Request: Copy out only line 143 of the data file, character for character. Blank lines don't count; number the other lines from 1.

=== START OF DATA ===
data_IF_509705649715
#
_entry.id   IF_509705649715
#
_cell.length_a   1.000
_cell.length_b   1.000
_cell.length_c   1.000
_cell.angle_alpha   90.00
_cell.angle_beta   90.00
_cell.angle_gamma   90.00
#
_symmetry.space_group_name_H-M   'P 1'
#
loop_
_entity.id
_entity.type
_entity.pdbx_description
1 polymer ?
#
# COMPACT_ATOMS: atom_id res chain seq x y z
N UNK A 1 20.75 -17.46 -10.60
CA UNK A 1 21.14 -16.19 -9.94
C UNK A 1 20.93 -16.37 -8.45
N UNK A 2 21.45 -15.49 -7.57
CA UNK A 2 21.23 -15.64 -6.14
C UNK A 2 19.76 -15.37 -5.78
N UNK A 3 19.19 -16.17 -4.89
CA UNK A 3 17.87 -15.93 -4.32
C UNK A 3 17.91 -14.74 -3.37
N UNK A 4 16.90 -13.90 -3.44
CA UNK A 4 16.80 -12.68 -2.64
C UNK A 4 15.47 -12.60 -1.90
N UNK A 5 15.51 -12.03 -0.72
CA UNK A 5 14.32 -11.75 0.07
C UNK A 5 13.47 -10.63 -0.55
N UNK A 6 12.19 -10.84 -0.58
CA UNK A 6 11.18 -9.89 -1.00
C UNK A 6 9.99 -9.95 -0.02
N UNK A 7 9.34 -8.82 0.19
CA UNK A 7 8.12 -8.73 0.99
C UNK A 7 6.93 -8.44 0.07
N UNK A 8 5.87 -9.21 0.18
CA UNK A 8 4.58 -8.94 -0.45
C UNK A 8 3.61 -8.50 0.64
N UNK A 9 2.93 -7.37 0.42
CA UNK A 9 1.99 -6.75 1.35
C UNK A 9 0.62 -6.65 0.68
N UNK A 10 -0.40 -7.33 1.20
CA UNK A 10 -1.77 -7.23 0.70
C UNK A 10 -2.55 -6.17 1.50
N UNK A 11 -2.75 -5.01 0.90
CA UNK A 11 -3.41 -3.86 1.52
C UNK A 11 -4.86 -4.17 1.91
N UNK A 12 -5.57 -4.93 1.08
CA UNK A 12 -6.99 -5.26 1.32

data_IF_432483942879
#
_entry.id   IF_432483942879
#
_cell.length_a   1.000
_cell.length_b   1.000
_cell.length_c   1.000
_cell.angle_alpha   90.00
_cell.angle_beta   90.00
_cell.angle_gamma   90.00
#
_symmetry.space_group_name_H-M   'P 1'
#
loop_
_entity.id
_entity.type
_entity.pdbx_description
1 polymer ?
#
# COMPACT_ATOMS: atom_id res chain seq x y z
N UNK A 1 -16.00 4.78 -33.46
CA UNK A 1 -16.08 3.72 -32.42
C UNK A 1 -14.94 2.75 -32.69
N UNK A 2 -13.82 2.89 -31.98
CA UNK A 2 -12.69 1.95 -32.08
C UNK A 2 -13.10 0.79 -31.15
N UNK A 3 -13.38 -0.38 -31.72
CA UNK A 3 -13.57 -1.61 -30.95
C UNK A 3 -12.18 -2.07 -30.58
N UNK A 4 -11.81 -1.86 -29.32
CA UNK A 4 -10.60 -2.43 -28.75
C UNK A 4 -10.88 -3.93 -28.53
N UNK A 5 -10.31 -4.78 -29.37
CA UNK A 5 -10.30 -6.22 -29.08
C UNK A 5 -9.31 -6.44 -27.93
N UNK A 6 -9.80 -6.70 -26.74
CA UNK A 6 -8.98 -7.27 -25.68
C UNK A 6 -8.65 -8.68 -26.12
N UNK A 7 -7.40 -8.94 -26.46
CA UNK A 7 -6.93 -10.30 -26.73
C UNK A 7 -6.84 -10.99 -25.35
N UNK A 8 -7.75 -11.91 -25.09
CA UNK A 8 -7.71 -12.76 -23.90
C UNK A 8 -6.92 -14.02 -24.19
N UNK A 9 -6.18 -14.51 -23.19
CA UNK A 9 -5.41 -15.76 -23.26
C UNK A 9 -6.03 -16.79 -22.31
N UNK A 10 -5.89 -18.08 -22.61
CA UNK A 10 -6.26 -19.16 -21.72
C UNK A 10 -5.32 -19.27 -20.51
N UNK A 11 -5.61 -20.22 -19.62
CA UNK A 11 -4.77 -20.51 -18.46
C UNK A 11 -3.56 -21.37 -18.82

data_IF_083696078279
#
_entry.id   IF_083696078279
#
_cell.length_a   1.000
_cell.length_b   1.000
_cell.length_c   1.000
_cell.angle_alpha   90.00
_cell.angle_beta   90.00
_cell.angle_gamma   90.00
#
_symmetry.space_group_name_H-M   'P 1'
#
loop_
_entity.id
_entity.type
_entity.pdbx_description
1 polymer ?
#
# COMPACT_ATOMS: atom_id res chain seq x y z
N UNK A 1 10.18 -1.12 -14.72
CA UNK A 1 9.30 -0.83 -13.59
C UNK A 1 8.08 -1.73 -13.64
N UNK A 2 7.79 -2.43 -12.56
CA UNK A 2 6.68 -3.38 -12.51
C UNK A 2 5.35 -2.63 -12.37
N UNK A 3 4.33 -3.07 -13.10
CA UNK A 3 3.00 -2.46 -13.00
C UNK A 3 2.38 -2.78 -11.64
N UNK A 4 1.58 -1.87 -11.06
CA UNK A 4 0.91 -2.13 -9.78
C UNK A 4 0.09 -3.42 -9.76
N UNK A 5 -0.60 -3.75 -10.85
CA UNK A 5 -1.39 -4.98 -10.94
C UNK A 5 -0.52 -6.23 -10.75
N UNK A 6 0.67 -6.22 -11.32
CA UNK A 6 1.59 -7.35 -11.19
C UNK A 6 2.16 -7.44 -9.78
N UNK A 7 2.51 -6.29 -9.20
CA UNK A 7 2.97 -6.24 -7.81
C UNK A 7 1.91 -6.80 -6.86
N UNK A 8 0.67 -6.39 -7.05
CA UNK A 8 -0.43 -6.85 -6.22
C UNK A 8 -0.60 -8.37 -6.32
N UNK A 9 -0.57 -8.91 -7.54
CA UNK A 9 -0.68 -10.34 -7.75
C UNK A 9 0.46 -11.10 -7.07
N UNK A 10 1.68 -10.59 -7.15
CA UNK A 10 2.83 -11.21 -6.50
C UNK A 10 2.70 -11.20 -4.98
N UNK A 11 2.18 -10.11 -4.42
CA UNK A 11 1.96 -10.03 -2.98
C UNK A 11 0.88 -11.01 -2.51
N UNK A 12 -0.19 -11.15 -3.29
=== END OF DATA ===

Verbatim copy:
C UNK A 5 -0.52 -6.23 -10.75